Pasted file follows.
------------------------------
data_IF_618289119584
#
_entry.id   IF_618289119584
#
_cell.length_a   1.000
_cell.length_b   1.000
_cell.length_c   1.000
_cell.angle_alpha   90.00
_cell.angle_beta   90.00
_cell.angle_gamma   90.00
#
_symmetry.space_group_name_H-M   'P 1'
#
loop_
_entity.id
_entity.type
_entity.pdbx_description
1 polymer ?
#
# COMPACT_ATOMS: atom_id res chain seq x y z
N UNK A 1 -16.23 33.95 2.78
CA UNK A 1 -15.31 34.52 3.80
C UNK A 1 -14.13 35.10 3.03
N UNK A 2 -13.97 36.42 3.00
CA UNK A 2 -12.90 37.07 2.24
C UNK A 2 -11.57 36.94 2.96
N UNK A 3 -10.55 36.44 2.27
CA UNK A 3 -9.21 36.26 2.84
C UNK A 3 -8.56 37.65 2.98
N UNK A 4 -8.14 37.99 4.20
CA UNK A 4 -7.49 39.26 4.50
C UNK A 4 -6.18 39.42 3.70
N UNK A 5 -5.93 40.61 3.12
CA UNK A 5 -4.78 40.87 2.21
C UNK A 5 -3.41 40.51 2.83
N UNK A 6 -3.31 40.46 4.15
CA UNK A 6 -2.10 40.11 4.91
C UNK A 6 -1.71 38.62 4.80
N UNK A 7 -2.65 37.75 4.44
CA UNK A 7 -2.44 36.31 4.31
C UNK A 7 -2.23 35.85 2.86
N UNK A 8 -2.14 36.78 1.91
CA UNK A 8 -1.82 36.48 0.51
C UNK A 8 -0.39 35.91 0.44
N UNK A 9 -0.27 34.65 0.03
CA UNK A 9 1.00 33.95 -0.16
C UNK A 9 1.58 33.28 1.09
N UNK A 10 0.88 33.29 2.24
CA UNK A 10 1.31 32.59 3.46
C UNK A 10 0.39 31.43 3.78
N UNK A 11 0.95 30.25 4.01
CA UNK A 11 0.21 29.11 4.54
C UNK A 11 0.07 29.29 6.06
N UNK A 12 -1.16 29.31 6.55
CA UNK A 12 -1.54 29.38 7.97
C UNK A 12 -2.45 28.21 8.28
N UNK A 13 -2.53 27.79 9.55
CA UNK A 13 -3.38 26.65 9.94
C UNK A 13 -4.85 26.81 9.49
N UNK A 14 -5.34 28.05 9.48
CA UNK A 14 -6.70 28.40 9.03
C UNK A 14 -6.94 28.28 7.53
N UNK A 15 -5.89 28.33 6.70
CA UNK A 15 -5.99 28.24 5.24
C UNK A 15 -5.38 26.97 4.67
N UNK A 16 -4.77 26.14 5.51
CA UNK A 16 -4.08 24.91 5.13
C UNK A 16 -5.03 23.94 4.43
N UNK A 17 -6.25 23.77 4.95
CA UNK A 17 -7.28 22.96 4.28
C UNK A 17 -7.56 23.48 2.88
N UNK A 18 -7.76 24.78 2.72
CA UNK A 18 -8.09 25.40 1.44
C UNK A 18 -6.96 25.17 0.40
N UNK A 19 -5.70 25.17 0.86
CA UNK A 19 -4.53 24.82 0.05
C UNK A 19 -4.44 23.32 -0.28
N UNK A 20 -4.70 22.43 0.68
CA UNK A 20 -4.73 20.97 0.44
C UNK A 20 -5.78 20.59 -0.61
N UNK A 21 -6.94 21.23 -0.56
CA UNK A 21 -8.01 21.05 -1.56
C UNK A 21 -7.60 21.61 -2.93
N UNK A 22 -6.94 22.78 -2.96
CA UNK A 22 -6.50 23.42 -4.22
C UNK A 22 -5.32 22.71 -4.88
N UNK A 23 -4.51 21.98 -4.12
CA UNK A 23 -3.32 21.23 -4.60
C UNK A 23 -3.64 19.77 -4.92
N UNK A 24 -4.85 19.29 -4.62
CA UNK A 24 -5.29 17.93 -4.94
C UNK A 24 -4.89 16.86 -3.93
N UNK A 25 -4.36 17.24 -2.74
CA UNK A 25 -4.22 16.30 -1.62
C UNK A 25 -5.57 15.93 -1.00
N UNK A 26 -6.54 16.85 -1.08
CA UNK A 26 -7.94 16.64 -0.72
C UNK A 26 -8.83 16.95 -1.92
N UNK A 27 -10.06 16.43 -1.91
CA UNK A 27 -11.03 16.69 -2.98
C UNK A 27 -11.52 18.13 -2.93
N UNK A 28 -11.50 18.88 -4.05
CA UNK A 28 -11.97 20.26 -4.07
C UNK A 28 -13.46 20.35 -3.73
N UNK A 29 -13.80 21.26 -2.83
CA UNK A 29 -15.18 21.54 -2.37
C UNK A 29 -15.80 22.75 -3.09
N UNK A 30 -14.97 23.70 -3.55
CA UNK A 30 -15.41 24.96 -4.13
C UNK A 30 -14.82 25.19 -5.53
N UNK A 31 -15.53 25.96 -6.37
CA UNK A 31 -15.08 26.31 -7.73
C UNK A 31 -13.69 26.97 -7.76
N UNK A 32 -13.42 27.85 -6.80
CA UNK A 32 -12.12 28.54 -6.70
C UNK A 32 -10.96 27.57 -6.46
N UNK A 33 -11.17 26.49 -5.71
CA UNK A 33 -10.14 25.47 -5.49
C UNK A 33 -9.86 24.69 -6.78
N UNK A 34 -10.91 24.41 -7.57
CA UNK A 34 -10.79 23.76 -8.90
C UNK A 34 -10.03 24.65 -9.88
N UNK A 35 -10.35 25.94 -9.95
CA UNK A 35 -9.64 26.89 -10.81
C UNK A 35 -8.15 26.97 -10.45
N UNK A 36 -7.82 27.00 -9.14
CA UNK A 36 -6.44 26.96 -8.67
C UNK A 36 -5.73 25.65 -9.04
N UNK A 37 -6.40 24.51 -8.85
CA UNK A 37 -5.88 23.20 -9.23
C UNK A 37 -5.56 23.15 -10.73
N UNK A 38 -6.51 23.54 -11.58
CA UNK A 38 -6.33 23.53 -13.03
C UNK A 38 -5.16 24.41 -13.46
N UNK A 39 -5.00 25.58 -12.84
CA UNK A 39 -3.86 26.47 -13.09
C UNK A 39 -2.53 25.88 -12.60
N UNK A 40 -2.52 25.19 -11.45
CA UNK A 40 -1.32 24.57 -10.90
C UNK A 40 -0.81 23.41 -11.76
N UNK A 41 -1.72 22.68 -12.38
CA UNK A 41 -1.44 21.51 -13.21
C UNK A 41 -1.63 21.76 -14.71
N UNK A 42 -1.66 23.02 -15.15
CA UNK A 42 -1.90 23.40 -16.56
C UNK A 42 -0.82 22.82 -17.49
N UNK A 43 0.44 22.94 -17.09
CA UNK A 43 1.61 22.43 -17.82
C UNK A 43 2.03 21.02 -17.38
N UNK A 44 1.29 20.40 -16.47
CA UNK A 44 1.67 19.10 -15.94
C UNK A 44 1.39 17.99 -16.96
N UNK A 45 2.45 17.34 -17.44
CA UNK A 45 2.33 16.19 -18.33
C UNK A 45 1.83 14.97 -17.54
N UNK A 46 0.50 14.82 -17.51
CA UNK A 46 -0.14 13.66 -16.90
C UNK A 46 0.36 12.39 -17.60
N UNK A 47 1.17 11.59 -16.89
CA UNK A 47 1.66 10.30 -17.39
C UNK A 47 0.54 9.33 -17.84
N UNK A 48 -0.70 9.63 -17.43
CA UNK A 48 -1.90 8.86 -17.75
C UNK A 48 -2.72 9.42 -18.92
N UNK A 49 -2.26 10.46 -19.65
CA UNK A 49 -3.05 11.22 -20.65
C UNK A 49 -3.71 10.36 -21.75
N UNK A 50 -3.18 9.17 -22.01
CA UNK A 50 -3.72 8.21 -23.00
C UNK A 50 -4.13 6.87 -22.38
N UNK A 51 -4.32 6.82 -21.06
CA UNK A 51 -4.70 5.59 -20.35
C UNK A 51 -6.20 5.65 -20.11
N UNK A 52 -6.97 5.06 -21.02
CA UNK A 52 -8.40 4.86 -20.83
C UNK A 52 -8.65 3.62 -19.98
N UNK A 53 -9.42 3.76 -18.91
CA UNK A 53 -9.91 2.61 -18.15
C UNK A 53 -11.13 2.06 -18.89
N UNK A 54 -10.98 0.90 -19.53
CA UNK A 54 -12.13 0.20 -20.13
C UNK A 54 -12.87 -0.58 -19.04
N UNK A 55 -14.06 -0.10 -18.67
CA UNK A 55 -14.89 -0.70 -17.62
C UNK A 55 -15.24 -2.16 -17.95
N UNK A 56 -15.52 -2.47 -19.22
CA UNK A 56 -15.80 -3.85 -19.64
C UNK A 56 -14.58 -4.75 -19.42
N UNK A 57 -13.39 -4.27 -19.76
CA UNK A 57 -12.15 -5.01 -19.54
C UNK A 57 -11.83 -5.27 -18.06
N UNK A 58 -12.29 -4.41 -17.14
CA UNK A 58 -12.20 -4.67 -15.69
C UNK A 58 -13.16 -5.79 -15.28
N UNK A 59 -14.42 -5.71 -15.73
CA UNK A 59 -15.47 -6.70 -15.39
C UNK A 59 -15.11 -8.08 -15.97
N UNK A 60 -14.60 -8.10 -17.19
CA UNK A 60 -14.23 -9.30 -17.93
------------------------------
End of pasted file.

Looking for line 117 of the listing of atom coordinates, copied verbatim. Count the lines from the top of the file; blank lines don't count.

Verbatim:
N UNK A 33 -11.17 26.49 -5.71